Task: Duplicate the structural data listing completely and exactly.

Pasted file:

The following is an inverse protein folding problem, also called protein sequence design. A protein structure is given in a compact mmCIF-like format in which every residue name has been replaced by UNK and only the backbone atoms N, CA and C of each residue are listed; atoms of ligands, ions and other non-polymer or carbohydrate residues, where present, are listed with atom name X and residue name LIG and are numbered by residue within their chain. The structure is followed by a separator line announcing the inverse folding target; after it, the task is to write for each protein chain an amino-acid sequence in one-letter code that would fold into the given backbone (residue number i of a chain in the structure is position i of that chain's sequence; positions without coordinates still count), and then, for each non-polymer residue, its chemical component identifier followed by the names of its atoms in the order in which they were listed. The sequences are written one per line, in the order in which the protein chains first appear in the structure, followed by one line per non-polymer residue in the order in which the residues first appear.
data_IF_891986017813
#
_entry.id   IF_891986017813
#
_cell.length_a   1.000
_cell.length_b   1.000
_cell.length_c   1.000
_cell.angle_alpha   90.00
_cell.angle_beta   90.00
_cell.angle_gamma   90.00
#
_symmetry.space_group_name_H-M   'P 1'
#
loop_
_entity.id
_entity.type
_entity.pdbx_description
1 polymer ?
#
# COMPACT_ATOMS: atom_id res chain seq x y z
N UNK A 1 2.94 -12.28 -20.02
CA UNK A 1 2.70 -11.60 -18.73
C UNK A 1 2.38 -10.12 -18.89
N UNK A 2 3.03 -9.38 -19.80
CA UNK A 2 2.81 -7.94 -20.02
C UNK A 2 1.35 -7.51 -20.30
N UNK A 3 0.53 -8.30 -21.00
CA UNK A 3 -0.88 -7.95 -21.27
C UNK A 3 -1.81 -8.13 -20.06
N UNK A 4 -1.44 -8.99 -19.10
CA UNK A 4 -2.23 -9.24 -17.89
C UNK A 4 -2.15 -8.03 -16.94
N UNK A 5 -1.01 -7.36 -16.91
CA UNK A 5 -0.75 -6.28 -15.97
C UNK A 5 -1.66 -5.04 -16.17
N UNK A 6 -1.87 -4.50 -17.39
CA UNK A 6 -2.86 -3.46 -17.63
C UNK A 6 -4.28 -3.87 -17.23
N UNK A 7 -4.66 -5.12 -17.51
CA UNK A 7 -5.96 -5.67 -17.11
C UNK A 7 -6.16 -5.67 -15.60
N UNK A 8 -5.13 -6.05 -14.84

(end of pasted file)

The following is an inverse protein folding problem, also called protein sequence design. A protein structure is given in a compact mmCIF-like format in which every residue name has been replaced by UNK and only the backbone atoms N, CA and C of each residue are listed; atoms of ligands, ions and other non-polymer or carbohydrate residues, where present, are listed with atom name X and residue name LIG and are numbered by residue within their chain. The structure is followed by a separator line announcing the inverse folding target; after it, the task is to write for each protein chain an amino-acid sequence in one-letter code that would fold into the given backbone (residue number i of a chain in the structure is position i of that chain's sequence; positions without coordinates still count), and then, for each non-polymer residue, its chemical component identifier followed by the names of its atoms in the order in which they were listed. The sequences are written one per line, in the order in which the protein chains first appear in the structure, followed by one line per non-polymer residue in the order in which the residues first appear.
data_IF_891986017813
#
_entry.id   IF_891986017813
#
_cell.length_a   1.000
_cell.length_b   1.000
_cell.length_c   1.000
_cell.angle_alpha   90.00
_cell.angle_beta   90.00
_cell.angle_gamma   90.00
#
_symmetry.space_group_name_H-M   'P 1'
#
loop_
_entity.id
_entity.type
_entity.pdbx_description
1 polymer ?
#
# COMPACT_ATOMS: atom_id res chain seq x y z
N UNK A 1 2.94 -12.28 -20.02
CA UNK A 1 2.70 -11.60 -18.73
C UNK A 1 2.38 -10.12 -18.89
N UNK A 2 3.03 -9.38 -19.80
CA UNK A 2 2.81 -7.94 -20.02
C UNK A 2 1.35 -7.51 -20.30
N UNK A 3 0.53 -8.30 -21.00
CA UNK A 3 -0.88 -7.95 -21.27
C UNK A 3 -1.81 -8.13 -20.06
N UNK A 4 -1.44 -8.99 -19.10
CA UNK A 4 -2.23 -9.24 -17.89
C UNK A 4 -2.15 -8.03 -16.94
N UNK A 5 -1.01 -7.36 -16.91
CA UNK A 5 -0.75 -6.28 -15.97
C UNK A 5 -1.66 -5.04 -16.17
N UNK A 6 -1.87 -4.50 -17.39
CA UNK A 6 -2.86 -3.46 -17.63
C UNK A 6 -4.28 -3.87 -17.23
N UNK A 7 -4.66 -5.12 -17.51
CA UNK A 7 -5.96 -5.67 -17.11
C UNK A 7 -6.16 -5.67 -15.60
N UNK A 8 -5.13 -6.05 -14.84